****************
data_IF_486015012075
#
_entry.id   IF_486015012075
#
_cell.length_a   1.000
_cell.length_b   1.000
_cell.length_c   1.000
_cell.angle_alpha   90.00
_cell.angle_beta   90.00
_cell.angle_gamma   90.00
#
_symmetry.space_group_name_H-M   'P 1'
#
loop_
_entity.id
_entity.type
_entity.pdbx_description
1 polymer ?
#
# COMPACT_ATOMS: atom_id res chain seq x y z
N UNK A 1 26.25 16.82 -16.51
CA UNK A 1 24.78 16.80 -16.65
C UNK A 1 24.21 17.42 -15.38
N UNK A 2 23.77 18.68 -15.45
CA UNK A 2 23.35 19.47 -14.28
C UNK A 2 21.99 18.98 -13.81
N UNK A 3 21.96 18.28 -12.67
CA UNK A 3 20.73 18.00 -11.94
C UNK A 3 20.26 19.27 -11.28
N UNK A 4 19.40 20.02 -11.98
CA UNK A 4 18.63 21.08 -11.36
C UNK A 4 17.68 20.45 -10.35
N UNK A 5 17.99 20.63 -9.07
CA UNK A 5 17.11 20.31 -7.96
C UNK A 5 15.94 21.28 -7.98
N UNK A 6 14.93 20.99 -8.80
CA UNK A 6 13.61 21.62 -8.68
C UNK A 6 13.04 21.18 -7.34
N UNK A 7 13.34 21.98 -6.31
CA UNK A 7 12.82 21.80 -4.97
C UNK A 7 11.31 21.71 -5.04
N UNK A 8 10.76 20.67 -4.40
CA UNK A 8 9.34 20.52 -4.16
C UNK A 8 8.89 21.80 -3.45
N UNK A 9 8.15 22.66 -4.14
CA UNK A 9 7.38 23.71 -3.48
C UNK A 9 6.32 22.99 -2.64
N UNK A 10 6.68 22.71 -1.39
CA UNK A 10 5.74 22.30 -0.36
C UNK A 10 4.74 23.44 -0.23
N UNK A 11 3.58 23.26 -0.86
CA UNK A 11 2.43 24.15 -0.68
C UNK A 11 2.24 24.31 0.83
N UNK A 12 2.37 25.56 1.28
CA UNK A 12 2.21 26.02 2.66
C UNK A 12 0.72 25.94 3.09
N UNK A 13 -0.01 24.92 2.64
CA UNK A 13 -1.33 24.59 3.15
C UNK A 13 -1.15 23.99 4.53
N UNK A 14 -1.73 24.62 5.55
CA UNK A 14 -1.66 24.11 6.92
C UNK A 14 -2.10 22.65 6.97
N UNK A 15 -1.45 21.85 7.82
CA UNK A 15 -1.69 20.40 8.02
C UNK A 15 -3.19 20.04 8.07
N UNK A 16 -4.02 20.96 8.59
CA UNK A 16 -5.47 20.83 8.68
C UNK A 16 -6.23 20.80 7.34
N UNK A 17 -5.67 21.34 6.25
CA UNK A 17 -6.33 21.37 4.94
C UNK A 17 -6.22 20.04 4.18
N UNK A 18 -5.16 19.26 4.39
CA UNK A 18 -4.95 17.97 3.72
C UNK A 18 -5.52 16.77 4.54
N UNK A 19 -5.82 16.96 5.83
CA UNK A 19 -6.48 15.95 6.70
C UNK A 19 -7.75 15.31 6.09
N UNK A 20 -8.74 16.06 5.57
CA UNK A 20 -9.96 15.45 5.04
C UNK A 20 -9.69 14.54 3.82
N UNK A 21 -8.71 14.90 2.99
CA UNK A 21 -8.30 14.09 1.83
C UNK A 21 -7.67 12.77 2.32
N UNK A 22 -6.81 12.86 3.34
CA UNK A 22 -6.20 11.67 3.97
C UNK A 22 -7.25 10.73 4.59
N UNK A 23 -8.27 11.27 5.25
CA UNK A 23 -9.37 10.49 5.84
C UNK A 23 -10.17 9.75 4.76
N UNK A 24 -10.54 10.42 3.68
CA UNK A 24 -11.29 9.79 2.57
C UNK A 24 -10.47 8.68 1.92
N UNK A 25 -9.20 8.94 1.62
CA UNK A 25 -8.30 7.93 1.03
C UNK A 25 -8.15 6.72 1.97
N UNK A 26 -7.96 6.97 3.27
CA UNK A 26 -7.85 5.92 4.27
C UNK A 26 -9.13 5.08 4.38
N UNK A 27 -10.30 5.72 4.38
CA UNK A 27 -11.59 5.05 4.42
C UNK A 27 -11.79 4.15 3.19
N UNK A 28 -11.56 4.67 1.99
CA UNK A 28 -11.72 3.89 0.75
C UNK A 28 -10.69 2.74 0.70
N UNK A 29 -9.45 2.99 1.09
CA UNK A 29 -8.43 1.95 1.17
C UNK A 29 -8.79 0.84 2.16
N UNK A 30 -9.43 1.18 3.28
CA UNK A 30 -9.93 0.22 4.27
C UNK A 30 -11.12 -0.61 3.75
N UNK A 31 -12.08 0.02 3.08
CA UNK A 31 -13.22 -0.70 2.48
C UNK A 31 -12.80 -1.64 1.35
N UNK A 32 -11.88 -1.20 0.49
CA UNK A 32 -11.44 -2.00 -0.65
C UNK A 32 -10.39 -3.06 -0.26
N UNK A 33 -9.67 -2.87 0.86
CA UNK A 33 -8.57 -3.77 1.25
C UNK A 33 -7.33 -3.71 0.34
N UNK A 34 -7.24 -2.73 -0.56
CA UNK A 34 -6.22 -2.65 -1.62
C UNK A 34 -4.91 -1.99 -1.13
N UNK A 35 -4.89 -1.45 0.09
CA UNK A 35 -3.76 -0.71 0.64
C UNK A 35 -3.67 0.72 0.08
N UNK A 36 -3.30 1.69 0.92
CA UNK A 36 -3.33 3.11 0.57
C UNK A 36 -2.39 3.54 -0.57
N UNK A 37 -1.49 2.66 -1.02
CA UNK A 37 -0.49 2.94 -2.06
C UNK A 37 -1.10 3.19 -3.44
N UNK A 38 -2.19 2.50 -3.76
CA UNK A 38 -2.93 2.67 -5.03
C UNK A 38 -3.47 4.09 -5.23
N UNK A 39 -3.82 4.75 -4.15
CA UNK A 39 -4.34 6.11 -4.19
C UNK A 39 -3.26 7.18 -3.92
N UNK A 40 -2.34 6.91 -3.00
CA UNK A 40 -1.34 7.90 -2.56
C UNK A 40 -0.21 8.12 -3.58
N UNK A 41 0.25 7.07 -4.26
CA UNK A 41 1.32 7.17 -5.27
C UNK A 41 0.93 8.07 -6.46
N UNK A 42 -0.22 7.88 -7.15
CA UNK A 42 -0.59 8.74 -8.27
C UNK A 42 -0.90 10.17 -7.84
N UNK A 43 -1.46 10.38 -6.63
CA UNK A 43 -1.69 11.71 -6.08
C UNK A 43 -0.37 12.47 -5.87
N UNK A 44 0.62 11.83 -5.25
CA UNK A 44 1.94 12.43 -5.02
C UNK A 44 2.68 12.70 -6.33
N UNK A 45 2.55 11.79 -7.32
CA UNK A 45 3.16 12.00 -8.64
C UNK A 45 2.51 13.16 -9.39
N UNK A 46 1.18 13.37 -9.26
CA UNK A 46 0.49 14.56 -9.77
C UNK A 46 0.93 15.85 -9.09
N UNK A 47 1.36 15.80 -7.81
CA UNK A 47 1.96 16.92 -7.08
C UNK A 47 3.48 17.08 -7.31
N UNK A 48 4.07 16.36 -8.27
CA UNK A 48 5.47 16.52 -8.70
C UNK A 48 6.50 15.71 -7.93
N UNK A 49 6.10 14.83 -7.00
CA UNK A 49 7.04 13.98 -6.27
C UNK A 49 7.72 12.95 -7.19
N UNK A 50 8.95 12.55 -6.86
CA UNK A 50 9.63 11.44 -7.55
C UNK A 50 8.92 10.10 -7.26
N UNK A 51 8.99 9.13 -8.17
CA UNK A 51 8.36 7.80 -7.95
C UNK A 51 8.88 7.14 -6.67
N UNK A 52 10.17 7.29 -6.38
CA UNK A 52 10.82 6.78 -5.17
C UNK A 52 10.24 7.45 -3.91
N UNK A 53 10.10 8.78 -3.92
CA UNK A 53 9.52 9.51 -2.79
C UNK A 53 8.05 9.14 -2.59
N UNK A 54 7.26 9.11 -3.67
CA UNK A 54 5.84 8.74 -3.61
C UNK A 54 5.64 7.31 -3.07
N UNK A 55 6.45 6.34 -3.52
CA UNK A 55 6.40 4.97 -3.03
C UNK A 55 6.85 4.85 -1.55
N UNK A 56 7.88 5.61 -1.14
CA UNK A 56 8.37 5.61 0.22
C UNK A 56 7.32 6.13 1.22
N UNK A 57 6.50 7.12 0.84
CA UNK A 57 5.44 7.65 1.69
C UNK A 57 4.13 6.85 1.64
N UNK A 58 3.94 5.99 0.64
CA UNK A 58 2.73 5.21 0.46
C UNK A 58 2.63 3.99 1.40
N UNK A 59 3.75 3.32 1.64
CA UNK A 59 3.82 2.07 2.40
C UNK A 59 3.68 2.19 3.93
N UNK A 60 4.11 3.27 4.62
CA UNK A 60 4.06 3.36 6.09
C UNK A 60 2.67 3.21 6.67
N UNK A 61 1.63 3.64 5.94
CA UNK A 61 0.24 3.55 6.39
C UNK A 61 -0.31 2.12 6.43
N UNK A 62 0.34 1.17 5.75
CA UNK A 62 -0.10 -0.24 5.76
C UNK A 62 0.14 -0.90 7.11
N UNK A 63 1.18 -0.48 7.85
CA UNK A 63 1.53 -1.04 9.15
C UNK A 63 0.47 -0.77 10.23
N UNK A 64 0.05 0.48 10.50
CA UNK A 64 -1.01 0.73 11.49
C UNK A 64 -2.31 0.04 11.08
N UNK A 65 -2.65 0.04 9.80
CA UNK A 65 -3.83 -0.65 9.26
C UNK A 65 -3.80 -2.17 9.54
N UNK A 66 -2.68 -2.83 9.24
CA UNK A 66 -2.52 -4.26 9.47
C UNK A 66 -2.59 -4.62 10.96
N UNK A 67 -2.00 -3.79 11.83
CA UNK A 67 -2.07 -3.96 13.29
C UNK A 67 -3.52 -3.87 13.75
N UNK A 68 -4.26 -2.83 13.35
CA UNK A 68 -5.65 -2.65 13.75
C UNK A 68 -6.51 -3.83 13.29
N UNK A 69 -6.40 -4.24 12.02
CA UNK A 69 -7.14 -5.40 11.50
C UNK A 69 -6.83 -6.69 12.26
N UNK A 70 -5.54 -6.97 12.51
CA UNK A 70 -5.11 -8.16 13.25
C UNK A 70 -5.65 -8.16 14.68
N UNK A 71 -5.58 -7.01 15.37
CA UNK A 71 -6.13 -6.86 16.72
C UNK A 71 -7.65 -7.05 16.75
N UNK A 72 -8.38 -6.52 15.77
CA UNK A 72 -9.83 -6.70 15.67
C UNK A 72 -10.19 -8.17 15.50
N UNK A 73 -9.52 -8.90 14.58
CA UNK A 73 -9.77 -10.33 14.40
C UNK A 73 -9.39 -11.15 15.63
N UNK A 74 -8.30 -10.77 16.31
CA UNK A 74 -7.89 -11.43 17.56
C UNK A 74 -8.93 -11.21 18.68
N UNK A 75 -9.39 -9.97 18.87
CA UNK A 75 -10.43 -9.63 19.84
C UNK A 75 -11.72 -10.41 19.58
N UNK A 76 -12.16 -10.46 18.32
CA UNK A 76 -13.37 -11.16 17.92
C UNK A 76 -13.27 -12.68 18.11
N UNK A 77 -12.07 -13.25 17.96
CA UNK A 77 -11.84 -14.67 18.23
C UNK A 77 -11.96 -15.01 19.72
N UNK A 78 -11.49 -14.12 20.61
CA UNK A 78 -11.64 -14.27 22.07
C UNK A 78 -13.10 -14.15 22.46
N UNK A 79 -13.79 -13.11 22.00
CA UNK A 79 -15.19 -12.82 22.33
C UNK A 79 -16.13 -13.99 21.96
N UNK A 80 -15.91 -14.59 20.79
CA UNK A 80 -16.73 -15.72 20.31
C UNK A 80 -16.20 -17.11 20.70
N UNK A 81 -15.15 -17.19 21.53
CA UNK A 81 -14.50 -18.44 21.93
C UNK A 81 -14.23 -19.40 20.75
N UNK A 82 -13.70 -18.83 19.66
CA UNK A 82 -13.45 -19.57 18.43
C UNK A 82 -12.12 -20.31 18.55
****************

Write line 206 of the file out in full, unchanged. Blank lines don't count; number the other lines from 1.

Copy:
C UNK A 62 0.14 -0.90 7.11